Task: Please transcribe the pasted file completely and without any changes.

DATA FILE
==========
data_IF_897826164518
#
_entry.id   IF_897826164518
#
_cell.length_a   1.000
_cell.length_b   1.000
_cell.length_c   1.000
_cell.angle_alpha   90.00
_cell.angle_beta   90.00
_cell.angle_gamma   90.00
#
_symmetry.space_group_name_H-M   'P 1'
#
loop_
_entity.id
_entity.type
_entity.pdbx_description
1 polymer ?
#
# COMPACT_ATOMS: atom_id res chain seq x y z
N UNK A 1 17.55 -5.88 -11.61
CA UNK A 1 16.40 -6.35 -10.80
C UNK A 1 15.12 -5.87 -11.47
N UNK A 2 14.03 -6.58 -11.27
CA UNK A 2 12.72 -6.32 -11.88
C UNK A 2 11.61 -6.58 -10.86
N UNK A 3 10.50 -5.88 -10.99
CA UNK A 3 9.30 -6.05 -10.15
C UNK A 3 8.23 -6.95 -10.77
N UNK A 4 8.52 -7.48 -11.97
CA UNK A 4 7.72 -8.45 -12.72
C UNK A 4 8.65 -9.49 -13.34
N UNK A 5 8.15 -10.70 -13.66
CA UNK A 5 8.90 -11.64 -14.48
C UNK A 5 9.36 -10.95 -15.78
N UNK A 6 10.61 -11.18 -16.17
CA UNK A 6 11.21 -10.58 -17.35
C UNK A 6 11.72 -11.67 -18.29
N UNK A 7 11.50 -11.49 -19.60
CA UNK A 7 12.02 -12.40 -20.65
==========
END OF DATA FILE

data_IF_897826164518
#
_entry.id   IF_897826164518
#
_cell.length_a   1.000
_cell.length_b   1.000
_cell.length_c   1.000
_cell.angle_alpha   90.00
_cell.angle_beta   90.00
_cell.angle_gamma   90.00
#
_symmetry.space_group_name_H-M   'P 1'
#
loop_
_entity.id
_entity.type
_entity.pdbx_description
1 polymer ?
#
# COMPACT_ATOMS: atom_id res chain seq x y z
N UNK A 1 17.55 -5.88 -11.61
CA UNK A 1 16.40 -6.35 -10.80
C UNK A 1 15.12 -5.87 -11.47
N UNK A 2 14.03 -6.58 -11.27
CA UNK A 2 12.72 -6.32 -11.88
C UNK A 2 11.61 -6.58 -10.86
N UNK A 3 10.50 -5.88 -10.99
CA UNK A 3 9.30 -6.05 -10.15
C UNK A 3 8.23 -6.95 -10.77
N UNK A 4 8.52 -7.48 -11.97
CA UNK A 4 7.72 -8.45 -12.72
C UNK A 4 8.65 -9.49 -13.34
N UNK A 5 8.15 -10.70 -13.66
CA UNK A 5 8.90 -11.64 -14.48
C UNK A 5 9.36 -10.95 -15.78
N UNK A 6 10.61 -11.18 -16.17
CA UNK A 6 11.21 -10.58 -17.35
C UNK A 6 11.72 -11.67 -18.29
N UNK A 7 11.50 -11.49 -19.60
CA UNK A 7 12.02 -12.40 -20.65